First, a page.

With so much to be proud of, does it make any sense to keep your faith to yourself to avoid being sneered at by the type of guy I was? Trust me, his smug opinion isn’t worth a dime!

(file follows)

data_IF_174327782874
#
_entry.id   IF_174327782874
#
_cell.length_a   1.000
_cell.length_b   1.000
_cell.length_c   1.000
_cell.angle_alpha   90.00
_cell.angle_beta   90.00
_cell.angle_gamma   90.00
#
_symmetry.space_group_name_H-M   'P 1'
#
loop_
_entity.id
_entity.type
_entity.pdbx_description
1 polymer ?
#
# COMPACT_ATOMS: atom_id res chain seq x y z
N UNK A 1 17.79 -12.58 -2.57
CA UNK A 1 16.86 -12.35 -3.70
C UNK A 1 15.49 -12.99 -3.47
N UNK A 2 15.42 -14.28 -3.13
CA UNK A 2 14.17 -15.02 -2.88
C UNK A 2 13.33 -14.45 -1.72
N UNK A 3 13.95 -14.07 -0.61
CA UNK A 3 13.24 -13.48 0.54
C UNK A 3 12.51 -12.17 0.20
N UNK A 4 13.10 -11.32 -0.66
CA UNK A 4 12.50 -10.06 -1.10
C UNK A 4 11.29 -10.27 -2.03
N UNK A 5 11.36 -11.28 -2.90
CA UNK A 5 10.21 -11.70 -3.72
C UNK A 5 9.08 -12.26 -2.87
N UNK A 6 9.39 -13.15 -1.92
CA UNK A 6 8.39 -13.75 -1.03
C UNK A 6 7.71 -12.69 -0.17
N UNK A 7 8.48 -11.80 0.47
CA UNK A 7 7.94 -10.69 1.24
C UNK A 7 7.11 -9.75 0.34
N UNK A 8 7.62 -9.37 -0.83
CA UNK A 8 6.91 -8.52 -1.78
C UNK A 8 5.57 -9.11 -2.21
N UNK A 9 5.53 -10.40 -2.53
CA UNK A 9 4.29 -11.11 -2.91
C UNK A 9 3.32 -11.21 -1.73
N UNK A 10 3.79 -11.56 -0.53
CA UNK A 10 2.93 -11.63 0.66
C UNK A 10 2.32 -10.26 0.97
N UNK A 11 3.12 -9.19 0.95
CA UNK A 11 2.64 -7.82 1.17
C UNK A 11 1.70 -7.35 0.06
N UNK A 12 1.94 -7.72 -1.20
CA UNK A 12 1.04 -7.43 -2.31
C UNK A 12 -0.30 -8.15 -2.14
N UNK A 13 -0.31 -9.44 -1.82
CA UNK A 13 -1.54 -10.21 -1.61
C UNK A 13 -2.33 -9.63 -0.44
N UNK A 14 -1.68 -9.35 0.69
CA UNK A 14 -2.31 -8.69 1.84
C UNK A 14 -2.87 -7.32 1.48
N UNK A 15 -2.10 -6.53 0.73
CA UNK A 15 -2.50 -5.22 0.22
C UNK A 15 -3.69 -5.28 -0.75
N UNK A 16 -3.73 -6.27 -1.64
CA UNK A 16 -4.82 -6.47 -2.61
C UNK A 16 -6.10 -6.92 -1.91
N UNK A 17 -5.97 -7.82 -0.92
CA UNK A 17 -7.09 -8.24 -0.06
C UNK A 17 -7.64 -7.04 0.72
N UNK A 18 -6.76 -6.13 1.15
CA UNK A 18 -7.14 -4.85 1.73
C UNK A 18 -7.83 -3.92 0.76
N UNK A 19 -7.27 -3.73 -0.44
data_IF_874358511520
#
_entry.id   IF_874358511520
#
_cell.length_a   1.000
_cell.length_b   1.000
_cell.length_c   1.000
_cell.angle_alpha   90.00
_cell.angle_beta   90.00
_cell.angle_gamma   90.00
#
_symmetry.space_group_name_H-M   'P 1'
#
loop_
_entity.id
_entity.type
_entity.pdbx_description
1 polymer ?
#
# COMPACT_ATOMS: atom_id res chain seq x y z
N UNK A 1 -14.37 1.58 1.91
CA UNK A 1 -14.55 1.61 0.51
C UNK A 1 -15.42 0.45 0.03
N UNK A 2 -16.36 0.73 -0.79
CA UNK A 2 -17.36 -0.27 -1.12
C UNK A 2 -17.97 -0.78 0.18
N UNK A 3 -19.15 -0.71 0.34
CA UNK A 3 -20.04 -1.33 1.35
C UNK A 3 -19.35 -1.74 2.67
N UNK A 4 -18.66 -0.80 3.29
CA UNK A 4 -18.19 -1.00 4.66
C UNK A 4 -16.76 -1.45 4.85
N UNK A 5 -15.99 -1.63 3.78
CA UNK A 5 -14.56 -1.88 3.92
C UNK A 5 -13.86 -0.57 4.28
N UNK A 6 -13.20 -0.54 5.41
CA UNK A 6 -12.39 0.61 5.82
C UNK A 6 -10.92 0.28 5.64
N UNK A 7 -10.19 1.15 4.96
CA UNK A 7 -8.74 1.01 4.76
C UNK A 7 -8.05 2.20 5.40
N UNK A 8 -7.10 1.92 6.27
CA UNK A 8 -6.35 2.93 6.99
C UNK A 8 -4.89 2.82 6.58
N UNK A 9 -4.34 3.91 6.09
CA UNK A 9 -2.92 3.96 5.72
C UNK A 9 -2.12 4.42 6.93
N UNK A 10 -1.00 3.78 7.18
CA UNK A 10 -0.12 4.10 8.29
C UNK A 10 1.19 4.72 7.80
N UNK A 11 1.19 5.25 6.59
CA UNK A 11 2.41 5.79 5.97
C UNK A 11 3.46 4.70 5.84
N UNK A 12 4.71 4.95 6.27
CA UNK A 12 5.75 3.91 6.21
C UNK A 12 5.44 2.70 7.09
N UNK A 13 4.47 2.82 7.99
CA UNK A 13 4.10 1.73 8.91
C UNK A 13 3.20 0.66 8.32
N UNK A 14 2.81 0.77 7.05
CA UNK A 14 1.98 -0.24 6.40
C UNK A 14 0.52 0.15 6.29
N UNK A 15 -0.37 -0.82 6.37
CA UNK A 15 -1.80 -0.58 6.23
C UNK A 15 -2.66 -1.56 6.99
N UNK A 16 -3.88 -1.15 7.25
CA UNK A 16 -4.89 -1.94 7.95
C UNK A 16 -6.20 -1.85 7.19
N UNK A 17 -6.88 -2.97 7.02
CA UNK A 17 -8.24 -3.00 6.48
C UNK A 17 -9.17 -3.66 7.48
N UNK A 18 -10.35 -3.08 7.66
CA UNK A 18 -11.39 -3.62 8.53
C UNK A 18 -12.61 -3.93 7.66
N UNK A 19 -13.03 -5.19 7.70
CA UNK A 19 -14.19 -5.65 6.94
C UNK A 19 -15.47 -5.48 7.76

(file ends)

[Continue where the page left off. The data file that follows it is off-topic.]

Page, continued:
I have, in the years since I took my first RCIA class, had the privilege of meeting many proud Catholics: missionaries, each in their own way. Some are priests. Most are lay Catholics. I’ve yet to meet one who has found the use for megaphones and placards as some of his or her Evangelical counterparts, but they have encouraged my own faith in their gentle manner. It is to my understanding that proud Catholics tend to gravitate toward such sites as the Catholic Gentleman. I hope that my own words, poor as they may be, can be of some encouragement to be proud of your Church. To keep living your faith, to remain steady as the world falls into snares of its own making, is the most important thing you can do with your life. By being bold enough to embrace your faith, willing to speak up for your faith even if a few family members or friends or co-workers might sneer at you for it, you may have already helped a stranger gain his or her soul, even if you’ll never know about it on this side of life. Troubles fall on us all: a person who rolls his eyes at you today may very well find well himself ready to give the Gospel an open ear tomorrow, or even some decades from now, and you, yes you, may have made the difference for him. You’ll just have to wait until you stand before God in Heaven’s Halls to know the full impact that your life has had. I know this because I was once a prodigal who would have rolled his eyes at you. All the gold in the world will never match the value of a single precious soul, and all of Heaven rejoices when a single soul returns to God. That is how important you really are.